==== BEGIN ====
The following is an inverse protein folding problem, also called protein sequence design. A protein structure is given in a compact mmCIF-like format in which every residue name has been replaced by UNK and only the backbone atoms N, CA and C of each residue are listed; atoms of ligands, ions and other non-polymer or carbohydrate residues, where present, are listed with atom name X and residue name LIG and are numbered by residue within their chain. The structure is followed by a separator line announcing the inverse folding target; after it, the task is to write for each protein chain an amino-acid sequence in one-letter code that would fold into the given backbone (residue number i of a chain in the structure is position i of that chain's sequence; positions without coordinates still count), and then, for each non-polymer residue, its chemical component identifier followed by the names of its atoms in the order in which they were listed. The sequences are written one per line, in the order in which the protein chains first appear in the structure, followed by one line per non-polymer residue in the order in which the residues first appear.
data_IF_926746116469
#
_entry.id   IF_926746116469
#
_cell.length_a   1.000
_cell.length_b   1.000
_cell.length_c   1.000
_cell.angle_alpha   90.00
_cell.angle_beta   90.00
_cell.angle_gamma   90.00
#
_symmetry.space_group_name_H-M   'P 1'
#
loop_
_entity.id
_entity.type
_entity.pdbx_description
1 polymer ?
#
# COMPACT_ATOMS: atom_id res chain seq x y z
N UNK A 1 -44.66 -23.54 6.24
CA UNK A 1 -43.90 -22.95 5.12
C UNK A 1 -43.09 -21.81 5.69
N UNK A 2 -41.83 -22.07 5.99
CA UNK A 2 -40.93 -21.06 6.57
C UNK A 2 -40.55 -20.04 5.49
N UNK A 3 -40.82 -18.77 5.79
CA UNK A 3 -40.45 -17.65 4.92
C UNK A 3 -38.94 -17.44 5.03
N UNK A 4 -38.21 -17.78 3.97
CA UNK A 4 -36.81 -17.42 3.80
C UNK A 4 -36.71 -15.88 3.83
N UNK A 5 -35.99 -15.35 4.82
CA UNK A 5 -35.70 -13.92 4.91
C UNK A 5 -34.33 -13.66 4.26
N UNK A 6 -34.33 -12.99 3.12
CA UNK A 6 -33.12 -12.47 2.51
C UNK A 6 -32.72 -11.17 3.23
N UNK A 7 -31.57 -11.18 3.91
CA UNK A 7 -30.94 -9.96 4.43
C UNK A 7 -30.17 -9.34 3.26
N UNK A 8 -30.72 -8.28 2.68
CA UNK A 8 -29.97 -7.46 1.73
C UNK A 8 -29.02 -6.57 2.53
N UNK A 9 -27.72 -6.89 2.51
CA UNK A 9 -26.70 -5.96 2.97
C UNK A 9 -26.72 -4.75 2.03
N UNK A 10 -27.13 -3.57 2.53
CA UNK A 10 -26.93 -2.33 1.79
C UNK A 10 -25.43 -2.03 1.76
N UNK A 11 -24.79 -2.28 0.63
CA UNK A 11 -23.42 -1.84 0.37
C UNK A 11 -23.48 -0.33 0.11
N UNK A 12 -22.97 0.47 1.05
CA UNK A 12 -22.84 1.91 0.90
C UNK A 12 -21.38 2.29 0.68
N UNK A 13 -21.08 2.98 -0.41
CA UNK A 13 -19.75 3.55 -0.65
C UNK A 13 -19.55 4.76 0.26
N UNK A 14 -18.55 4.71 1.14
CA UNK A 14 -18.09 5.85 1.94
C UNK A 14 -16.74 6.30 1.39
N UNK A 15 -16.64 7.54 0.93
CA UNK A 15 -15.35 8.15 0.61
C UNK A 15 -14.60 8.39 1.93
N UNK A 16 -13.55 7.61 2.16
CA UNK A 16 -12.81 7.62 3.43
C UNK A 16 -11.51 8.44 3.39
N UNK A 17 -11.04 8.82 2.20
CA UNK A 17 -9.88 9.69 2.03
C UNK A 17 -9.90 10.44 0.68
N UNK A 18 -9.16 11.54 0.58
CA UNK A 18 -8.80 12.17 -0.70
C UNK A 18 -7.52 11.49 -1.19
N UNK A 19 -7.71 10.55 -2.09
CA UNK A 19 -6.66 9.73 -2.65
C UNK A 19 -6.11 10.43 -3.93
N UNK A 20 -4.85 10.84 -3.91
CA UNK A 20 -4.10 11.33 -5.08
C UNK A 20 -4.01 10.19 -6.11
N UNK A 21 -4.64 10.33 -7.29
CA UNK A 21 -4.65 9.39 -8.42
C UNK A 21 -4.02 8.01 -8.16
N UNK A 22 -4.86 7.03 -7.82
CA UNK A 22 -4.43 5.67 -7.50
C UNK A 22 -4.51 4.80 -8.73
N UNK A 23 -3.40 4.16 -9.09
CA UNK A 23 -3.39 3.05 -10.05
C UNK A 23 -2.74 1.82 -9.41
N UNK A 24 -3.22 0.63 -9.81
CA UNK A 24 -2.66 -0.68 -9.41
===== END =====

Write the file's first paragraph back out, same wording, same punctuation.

The following is an inverse protein folding problem, also called protein sequence design. A protein structure is given in a compact mmCIF-like format in which every residue name has been replaced by UNK and only the backbone atoms N, CA and C of each residue are listed; atoms of ligands, ions and other non-polymer or carbohydrate residues, where present, are listed with atom name X and residue name LIG and are numbered by residue within their chain. The structure is followed by a separator line announcing the inverse folding target; after it, the task is to write for each protein chain an amino-acid sequence in one-letter code that would fold into the given backbone (residue number i of a chain in the structure is position i of that chain's sequence; positions without coordinates still count), and then, for each non-polymer residue, its chemical component identifier followed by the names of its atoms in the order in which they were listed. The sequences are written one per line, in the order in which the protein chains first appear in the structure, followed by one line per non-polymer residue in the order in which the residues first appear.